One thing a lot of folks haven't pointed out—probably because of this benchmark hullabaloo—is that Apple is leaving us with our hands tied. We'll be seeing our Power Mac G5 systems a lot sooner than we'll be seeing Mac OS 10.3. Problem? Only Panther will be 64-bit enabled.
Jaguar will receive an update in the form of 10.2.7 that will allow it to run and boot on G5 systems, but not take full advantage of its 64-bit address space. This means that we'll still be able to only see 4GB of RAM, even if there's more installed in our G5. No big deal, right? Apple will give G5 owners a break on Panther, after three months of using the G5 chip in 32-bit mode, and allow them to upgrade cheaply or for free.
Or so we thought.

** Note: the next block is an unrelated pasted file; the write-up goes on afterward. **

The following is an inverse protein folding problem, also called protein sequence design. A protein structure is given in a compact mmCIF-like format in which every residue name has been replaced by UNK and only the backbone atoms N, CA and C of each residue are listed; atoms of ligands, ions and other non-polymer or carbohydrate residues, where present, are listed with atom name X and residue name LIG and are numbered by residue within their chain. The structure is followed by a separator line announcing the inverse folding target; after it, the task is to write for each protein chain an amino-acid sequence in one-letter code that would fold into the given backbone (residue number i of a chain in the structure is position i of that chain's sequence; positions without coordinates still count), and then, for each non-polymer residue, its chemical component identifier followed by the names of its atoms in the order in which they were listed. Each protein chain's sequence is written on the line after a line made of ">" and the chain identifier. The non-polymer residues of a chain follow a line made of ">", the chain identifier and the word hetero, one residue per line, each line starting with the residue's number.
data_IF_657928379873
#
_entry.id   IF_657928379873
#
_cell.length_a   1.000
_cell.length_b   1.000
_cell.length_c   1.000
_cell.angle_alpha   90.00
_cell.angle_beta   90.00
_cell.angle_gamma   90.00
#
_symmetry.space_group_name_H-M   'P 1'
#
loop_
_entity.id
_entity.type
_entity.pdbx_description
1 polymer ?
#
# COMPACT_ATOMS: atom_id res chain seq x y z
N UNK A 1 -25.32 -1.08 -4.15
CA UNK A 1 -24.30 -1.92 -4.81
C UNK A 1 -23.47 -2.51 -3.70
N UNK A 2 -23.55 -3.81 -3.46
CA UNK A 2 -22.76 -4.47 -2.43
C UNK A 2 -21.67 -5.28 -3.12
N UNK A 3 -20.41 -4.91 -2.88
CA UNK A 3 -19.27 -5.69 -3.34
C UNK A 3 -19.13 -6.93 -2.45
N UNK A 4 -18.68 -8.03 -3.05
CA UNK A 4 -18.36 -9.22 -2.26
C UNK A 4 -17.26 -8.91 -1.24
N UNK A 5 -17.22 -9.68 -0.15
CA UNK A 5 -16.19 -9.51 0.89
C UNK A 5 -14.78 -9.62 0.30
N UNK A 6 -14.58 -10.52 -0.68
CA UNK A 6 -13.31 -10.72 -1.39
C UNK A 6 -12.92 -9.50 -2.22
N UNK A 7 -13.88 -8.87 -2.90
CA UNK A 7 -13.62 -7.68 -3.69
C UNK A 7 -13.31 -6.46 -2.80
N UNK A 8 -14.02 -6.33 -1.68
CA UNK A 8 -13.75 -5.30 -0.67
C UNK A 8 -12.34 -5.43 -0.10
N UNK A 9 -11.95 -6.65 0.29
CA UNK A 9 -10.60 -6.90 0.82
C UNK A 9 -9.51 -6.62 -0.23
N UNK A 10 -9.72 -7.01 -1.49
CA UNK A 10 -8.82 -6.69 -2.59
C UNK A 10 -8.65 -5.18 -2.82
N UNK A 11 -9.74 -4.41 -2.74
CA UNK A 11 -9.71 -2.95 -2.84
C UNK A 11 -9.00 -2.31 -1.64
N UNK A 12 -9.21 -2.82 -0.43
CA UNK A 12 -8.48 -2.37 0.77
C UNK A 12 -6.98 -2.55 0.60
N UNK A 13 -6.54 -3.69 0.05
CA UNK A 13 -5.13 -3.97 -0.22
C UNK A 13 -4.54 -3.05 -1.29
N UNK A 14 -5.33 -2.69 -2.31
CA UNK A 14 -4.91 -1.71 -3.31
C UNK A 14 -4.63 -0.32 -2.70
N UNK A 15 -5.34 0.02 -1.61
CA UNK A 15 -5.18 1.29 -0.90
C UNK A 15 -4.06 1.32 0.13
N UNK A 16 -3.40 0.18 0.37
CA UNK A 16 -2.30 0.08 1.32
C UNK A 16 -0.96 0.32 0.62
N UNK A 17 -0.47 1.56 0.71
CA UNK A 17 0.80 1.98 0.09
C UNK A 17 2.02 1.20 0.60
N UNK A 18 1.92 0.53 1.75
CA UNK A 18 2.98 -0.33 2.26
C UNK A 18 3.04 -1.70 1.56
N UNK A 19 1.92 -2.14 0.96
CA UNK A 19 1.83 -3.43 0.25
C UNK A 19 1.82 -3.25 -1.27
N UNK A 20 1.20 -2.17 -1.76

Having talked to a few of the Apple techs at WWDC, I am not so sure that Panther will be fully 64-bit enabled until some time after 2004 comes. From what I was told, Panther will have bare-bones 64-bit optimizations. We'll see our 8 gigs of RAM, we'll have addressing space out the wazoo. But it won't be until 10.3.1 at least that the file system and utilities have been recompiled and updated.
Obviously, I can't back this up with a hard source, since this was a conversation held informally on the floor at the conference, but from what I heard and was told, I'd take a while to think about throwing my credit card down and ordering one of these new bad boys. There's no loss in waiting until the operating system can utilize the new muscle at least.
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